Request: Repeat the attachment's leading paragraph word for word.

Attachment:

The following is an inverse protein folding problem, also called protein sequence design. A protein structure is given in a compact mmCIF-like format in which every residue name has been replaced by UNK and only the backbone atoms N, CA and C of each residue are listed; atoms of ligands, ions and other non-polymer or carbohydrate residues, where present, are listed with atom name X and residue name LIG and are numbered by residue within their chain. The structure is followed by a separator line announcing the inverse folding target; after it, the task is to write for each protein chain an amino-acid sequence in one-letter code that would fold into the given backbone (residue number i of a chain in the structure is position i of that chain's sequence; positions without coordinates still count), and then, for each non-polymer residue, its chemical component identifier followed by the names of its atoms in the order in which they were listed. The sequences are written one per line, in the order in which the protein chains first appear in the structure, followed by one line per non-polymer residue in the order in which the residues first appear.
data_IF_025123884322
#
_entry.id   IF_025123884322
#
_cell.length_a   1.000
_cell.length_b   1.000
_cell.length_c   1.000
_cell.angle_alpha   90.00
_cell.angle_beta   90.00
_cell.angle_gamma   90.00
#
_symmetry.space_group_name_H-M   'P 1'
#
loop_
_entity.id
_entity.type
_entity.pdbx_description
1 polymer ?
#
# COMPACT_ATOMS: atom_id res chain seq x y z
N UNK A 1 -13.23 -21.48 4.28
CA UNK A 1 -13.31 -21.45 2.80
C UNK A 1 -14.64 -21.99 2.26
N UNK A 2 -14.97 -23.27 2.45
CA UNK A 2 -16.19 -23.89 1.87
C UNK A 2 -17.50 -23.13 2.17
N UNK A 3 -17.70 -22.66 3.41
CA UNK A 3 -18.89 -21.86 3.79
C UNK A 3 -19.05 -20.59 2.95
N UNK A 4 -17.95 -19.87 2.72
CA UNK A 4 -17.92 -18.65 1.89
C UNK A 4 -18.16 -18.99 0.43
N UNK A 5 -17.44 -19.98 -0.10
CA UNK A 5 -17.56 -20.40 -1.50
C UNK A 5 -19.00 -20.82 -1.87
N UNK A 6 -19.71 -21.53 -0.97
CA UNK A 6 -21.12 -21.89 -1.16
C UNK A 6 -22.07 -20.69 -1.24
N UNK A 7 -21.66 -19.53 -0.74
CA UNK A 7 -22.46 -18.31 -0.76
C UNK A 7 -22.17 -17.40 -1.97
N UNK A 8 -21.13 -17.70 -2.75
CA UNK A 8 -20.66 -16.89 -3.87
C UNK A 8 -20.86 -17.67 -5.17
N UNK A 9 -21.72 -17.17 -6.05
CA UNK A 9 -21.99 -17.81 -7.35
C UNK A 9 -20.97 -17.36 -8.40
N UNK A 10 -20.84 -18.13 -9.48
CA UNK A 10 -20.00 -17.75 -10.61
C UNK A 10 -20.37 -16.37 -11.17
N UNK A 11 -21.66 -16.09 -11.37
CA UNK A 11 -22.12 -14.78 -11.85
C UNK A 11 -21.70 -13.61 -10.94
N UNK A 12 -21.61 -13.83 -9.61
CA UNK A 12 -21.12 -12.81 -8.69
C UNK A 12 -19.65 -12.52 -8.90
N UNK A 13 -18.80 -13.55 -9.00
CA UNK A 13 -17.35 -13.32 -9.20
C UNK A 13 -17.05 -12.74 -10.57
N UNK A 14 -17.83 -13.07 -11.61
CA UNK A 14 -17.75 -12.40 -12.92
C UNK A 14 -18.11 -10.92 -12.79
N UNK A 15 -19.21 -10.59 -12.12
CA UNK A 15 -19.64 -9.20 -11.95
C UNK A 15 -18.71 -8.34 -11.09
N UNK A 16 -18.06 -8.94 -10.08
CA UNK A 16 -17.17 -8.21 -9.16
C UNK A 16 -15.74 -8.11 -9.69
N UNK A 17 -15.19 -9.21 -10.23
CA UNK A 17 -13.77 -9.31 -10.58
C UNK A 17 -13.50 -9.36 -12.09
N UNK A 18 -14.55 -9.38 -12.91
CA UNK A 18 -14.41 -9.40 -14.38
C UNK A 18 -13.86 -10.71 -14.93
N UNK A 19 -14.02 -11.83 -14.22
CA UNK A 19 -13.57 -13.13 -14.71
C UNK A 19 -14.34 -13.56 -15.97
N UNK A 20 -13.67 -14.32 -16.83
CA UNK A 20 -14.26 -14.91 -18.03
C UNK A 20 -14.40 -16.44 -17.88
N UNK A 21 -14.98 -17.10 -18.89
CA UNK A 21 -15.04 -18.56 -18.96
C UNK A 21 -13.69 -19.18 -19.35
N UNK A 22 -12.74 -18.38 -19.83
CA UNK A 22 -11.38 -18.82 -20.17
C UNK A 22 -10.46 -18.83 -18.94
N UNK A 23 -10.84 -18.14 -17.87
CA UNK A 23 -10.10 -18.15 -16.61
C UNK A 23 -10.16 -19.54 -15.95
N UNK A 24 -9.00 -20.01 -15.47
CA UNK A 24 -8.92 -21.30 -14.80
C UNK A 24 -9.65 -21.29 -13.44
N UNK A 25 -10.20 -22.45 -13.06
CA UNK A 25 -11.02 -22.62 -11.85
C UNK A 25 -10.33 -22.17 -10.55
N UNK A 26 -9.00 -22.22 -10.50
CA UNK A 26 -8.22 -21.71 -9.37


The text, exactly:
The following is an inverse protein folding problem, also called protein sequence design. A protein structure is given in a compact mmCIF-like format in which every residue name has been replaced by UNK and only the backbone atoms N, CA and C of each residue are listed; atoms of ligands, ions and other non-polymer or carbohydrate residues, where present, are listed with atom name X and residue name LIG and are numbered by residue within their chain. The structure is followed by a separator line announcing the inverse folding target; after it, the task is to write for each protein chain an amino-acid sequence in one-letter code that would fold into the given backbone (residue number i of a chain in the structure is position i of that chain's sequence; positions without coordinates still count), and then, for each non-polymer residue, its chemical component identifier followed by the names of its atoms in the order in which they were listed. The sequences are written one per line, in the order in which the protein chains first appear in the structure, followed by one line per non-polymer residue in the order in which the residues first appear.